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Volume 9, issue 1
Solid Earth, 9, 1–24, 2018
https://doi.org/10.5194/se-9-1-2018
© Author(s) 2018. This work is distributed under
the Creative Commons Attribution 4.0 License.
Solid Earth, 9, 1–24, 2018
https://doi.org/10.5194/se-9-1-2018
© Author(s) 2018. This work is distributed under
the Creative Commons Attribution 4.0 License.

Research article 09 Jan 2018

Research article | 09 Jan 2018

Deformation mechanisms and evolution of the microstructure of gouge in the Main Fault in Opalinus Clay in the Mont Terri rock laboratory (CH)

Ben Laurich1,a, Janos L. Urai1, Christian Vollmer2, and Christophe Nussbaum3 Ben Laurich et al.
  • 1Institute for Structural Geology, Tectonics and Geomechanics, RWTH Aachen University, Lochnerstrasse 4–20, 52056 Aachen, Germany
  • 2Institute for Mineralogy, University of Münster, Correnstraße 24, 48149 Münster, Germany
  • 3Swiss Geological Survey, Federal Office of Topography Swisstopo, Seftigenstrasse 264, 3084 Wabern, Switzerland
  • anow at: Federal Institute for Geosciences and Natural Resources (BGR), Stilleweg 2, 30655 Hanover, Germany

Abstract. We studied gouge from an upper-crustal, low-offset reverse fault in slightly overconsolidated claystone in the Mont Terri rock laboratory (Switzerland). The laboratory is designed to evaluate the suitability of the Opalinus Clay formation (OPA) to host a repository for radioactive waste.

The gouge occurs in thin bands and lenses in the fault zone; it is darker in color and less fissile than the surrounding rock. It shows a matrix-based, P-foliated microfabric bordered and truncated by micrometer-thin shear zones consisting of aligned clay grains, as shown with broad-ion-beam scanning electron microscopy (BIB-SEM) and optical microscopy. Selected area electron diffraction based on transmission electron microscopy (TEM) shows evidence for randomly oriented nanometer-sized clay particles in the gouge matrix, surrounding larger elongated phyllosilicates with a strict P foliation. For the first time for the OPA, we report the occurrence of amorphous SiO2 grains within the gouge. Gouge has lower SEM-visible porosity and almost no calcite grains compared to the undeformed OPA.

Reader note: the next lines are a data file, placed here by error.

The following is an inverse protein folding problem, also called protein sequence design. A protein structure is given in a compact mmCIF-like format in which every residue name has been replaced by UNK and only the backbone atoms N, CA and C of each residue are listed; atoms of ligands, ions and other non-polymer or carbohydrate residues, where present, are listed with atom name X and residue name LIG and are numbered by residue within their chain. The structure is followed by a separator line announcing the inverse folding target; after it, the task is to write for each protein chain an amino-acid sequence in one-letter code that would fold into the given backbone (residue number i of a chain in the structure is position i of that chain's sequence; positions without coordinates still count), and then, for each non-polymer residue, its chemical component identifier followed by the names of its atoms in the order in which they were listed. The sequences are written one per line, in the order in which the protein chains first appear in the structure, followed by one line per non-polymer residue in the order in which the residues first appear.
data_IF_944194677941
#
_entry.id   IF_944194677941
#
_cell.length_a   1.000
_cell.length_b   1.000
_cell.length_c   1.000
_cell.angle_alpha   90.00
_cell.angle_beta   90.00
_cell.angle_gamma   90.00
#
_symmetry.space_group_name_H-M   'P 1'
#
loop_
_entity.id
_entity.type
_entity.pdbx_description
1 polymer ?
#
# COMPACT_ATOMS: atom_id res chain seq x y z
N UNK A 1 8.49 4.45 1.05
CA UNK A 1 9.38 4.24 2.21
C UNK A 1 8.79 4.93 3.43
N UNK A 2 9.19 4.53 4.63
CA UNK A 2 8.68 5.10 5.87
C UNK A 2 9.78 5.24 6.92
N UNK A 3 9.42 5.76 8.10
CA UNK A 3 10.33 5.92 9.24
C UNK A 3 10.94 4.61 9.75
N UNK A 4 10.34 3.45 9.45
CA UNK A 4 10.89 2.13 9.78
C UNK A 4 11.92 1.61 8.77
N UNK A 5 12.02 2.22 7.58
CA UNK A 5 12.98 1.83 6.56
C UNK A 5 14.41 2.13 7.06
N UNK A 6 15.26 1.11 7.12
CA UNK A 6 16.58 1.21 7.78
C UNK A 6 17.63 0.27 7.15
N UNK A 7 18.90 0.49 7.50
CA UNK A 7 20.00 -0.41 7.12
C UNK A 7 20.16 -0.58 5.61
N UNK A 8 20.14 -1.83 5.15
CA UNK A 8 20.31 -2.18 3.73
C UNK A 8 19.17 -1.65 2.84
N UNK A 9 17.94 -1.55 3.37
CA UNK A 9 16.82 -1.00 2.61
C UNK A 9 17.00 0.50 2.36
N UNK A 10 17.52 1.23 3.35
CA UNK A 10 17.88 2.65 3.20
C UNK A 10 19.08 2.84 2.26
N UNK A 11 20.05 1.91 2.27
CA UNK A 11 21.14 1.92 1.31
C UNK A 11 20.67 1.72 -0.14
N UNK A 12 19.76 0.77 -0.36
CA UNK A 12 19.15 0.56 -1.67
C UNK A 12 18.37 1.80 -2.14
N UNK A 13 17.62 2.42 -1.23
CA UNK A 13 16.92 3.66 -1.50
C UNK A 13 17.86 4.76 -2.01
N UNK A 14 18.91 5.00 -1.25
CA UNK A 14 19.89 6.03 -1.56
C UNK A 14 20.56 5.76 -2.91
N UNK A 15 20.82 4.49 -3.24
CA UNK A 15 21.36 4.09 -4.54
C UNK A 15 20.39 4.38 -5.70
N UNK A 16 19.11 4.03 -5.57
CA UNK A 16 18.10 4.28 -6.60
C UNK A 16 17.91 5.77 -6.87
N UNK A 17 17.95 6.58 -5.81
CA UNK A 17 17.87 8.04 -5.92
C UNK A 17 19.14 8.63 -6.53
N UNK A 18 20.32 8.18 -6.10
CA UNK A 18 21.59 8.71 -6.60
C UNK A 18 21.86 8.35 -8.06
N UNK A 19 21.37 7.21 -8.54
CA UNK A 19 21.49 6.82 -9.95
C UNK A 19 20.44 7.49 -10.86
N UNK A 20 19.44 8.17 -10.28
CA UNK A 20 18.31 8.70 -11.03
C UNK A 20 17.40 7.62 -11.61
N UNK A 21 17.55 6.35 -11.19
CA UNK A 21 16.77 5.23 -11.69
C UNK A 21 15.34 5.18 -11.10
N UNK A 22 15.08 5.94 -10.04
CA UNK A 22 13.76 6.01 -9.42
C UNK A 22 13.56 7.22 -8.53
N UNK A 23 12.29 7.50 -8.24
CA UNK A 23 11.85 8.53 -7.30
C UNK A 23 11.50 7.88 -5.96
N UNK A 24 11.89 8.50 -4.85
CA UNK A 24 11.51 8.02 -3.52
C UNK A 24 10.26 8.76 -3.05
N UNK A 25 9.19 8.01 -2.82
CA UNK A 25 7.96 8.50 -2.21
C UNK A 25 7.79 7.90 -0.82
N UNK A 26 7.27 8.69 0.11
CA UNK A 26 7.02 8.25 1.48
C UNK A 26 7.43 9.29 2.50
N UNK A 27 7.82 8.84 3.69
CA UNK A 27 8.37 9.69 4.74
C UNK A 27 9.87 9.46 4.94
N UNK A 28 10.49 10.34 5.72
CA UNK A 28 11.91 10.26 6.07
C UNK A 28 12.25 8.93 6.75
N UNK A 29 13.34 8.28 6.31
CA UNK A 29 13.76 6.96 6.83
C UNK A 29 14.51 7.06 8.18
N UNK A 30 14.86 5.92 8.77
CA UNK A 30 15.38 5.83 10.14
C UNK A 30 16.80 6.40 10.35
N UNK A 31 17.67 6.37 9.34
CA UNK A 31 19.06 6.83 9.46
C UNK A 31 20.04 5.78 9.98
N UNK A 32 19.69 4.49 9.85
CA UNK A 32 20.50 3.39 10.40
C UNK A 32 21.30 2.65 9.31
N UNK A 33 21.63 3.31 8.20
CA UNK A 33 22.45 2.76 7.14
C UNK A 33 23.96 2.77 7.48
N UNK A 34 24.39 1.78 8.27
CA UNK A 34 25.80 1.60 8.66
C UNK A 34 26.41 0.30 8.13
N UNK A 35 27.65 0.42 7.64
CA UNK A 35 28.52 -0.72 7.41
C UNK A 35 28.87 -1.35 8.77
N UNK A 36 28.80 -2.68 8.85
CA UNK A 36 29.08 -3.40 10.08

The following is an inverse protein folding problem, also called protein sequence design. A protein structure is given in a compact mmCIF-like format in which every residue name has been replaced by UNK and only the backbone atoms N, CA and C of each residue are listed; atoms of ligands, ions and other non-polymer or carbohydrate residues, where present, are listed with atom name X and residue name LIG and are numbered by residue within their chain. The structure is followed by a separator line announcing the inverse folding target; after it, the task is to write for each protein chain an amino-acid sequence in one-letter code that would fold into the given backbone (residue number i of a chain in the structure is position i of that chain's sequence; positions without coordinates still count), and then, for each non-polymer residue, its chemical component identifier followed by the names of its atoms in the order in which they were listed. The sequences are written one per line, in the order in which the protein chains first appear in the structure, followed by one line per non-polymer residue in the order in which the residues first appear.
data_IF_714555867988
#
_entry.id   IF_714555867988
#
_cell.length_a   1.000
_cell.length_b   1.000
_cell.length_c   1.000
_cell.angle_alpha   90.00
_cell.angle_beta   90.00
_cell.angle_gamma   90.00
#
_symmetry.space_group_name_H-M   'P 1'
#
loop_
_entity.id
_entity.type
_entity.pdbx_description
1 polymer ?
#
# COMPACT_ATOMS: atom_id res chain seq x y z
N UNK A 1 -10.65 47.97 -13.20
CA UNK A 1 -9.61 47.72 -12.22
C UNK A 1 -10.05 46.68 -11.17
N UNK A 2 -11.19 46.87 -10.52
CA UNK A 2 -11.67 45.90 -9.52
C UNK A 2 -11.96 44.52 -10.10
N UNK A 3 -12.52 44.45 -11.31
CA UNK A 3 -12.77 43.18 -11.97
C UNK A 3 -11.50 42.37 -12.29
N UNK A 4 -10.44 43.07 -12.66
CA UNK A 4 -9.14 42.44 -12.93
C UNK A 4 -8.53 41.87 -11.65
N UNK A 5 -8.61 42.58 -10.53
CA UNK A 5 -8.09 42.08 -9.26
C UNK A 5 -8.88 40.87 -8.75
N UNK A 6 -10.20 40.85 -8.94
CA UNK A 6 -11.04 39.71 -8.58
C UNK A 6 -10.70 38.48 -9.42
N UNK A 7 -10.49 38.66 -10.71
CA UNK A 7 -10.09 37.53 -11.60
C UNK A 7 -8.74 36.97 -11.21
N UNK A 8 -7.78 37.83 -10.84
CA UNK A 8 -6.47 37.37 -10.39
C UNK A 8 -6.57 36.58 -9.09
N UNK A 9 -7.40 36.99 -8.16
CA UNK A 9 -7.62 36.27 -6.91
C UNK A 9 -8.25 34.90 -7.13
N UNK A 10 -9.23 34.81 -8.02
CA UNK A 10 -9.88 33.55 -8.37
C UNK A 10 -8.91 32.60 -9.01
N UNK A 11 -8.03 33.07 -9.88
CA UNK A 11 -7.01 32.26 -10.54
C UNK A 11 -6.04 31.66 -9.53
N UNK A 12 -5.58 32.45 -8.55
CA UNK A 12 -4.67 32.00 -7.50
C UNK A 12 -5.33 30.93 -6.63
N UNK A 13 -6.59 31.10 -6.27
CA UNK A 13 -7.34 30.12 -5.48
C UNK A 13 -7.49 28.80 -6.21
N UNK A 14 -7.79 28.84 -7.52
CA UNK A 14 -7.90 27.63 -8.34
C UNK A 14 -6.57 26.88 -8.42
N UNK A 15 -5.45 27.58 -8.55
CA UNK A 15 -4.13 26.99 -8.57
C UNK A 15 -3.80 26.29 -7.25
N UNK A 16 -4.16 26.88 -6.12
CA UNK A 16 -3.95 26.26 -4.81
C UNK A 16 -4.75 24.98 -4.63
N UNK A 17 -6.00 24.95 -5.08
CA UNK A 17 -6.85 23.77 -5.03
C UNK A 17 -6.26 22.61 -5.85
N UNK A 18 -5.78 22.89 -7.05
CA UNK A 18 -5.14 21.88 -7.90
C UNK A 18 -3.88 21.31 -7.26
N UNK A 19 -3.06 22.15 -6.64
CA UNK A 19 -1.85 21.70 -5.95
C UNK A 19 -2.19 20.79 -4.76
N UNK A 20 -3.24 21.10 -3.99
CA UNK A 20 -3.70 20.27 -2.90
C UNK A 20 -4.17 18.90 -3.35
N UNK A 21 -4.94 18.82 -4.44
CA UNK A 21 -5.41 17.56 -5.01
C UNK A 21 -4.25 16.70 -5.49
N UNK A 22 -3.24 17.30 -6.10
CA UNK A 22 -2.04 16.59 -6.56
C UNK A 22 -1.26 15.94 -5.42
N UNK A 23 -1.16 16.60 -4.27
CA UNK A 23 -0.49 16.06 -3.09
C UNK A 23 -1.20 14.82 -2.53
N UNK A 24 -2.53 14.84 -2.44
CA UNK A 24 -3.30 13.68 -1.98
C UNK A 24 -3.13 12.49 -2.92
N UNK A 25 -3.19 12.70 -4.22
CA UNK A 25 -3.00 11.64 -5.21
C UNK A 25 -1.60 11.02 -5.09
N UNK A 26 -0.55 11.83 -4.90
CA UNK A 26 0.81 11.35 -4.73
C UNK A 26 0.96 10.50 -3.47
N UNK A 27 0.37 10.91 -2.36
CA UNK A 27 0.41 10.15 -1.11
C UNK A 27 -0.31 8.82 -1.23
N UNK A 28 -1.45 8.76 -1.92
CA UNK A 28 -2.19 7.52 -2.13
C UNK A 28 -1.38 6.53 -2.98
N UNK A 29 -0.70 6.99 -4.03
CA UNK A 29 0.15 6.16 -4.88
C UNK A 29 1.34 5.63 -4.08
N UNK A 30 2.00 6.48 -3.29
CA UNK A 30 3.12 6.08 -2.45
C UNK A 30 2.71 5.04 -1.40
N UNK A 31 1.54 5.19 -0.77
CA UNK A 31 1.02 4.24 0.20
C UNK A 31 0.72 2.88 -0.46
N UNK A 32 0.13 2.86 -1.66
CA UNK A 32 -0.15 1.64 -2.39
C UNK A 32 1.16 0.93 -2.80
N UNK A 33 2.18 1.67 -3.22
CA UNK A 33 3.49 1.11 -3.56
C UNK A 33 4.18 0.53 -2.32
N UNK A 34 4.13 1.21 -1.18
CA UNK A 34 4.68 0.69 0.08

We present two hypotheses to explain the origin of gouge in the Main Fault: (i) authigenic generation consisting of fluid-mediated removal of calcite from the deforming OPA during shearing and (ii) clay smear consisting of mechanical smearing of calcite-poor (yet to be identified) source layers into the fault zone. Based on our data we prefer the first or a combination of both, but more work is needed to resolve this.

Microstructures indicate a range of deformation mechanisms including solution–precipitation processes and a gouge that is weaker than the OPA because of the lower fraction of hard grains. For gouge, we infer a more rate-dependent frictional rheology than suggested from laboratory experiments on the undeformed OPA.

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In Switzerland, the Opalinus Clay (OPA) formation is favored to host a repository for nuclear waste. Thus, we must know its deformation behavior. In this study, we focused on the microstructure of gouge, a thin (< 2 cm), drastically strained clay layer at the so-called Main Fault in the Mont Terri rock laboratory. We suggest that in situ gouge deforms in a more viscous manner than undeformed OPA in laboratory conditions. Moreover, we speculate about the origin and evolution of the gouge layer.
In Switzerland, the Opalinus Clay (OPA) formation is favored to host a repository for nuclear...
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